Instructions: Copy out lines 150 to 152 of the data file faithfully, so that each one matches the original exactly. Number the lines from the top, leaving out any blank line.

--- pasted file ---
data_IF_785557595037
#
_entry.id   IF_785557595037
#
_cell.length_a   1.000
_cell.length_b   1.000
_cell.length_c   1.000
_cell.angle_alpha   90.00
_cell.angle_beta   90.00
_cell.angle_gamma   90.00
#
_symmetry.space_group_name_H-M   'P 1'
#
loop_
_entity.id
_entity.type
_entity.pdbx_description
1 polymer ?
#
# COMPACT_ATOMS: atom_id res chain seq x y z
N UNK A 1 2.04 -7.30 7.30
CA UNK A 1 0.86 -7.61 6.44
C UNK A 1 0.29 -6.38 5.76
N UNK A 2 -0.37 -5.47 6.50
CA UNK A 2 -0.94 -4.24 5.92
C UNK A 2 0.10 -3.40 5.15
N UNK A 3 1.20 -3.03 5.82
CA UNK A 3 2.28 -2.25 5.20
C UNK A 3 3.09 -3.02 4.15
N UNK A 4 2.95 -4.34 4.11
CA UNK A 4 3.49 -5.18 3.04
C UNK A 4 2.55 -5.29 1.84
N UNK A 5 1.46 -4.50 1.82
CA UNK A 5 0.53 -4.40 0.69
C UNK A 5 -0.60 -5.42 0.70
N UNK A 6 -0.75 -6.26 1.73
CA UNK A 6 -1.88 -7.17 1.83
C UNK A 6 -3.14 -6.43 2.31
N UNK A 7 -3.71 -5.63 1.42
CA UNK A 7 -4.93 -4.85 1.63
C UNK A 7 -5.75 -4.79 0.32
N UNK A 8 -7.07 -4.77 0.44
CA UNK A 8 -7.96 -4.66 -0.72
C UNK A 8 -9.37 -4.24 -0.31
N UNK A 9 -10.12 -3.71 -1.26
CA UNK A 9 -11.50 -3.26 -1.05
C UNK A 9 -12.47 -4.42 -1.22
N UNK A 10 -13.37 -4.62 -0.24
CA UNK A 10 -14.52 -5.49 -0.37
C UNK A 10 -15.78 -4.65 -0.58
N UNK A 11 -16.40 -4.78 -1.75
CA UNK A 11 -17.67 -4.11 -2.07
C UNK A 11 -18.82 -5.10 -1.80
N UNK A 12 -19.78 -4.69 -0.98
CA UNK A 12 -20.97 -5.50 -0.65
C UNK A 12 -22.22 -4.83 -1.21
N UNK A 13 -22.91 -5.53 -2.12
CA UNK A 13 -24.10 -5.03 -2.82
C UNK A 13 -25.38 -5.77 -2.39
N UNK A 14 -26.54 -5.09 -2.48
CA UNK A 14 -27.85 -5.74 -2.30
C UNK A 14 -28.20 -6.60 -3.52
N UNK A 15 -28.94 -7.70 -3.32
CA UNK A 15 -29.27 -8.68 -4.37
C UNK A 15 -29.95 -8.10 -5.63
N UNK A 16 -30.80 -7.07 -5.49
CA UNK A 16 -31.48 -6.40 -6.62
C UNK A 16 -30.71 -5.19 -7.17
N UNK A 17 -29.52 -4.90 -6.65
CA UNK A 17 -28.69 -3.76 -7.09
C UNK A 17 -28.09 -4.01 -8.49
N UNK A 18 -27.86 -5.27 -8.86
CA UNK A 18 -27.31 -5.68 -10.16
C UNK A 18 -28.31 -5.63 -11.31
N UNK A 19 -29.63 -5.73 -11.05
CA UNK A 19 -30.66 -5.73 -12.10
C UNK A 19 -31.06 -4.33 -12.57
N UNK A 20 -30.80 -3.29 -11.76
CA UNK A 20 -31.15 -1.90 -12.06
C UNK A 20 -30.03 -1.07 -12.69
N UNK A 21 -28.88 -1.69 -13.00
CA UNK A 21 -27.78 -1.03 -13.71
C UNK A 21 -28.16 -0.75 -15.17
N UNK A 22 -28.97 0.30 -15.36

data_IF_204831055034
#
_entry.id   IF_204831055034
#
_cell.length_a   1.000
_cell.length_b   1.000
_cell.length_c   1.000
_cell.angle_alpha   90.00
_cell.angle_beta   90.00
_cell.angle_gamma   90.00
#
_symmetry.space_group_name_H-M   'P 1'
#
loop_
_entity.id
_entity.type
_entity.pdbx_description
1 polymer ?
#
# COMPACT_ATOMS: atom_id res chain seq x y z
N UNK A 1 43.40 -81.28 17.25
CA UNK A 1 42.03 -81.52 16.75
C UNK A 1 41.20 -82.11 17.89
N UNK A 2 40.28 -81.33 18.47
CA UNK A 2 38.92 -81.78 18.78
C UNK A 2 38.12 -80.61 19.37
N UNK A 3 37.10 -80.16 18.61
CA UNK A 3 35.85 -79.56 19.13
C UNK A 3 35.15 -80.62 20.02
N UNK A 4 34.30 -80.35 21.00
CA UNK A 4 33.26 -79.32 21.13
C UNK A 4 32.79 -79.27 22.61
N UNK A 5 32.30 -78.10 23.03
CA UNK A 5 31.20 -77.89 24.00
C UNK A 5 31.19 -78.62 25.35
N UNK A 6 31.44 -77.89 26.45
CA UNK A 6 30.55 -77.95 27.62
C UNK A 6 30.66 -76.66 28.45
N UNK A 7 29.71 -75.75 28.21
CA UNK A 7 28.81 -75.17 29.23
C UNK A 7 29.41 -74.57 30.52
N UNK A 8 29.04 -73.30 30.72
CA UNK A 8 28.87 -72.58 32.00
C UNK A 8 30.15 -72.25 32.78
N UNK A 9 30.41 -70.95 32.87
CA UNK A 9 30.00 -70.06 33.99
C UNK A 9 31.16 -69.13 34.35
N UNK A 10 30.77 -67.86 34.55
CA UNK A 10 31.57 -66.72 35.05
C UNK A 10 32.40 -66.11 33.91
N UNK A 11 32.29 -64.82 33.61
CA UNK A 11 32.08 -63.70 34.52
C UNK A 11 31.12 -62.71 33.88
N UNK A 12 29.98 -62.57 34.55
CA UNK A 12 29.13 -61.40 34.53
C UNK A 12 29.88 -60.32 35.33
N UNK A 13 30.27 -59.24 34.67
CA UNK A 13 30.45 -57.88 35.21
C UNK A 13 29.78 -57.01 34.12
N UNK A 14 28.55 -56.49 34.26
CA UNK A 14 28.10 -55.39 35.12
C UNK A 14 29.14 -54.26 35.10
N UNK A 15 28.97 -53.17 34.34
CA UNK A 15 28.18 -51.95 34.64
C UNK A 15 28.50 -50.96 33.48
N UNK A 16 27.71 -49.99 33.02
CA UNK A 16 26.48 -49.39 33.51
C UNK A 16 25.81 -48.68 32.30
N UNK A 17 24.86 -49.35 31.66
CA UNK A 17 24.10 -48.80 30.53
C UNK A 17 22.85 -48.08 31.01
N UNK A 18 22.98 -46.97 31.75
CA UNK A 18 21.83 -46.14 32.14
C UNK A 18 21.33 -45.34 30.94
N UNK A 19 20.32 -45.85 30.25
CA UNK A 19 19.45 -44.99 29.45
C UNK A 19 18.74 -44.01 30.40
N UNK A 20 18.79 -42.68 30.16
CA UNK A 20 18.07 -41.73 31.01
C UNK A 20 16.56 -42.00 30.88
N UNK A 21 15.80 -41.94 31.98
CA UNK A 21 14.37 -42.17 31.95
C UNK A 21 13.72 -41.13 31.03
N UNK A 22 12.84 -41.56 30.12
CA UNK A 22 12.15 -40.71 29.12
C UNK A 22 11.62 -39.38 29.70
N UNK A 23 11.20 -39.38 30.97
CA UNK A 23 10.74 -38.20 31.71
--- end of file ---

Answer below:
N UNK A 16 27.71 -49.99 33.02
CA UNK A 16 26.48 -49.39 33.51
C UNK A 16 25.81 -48.68 32.30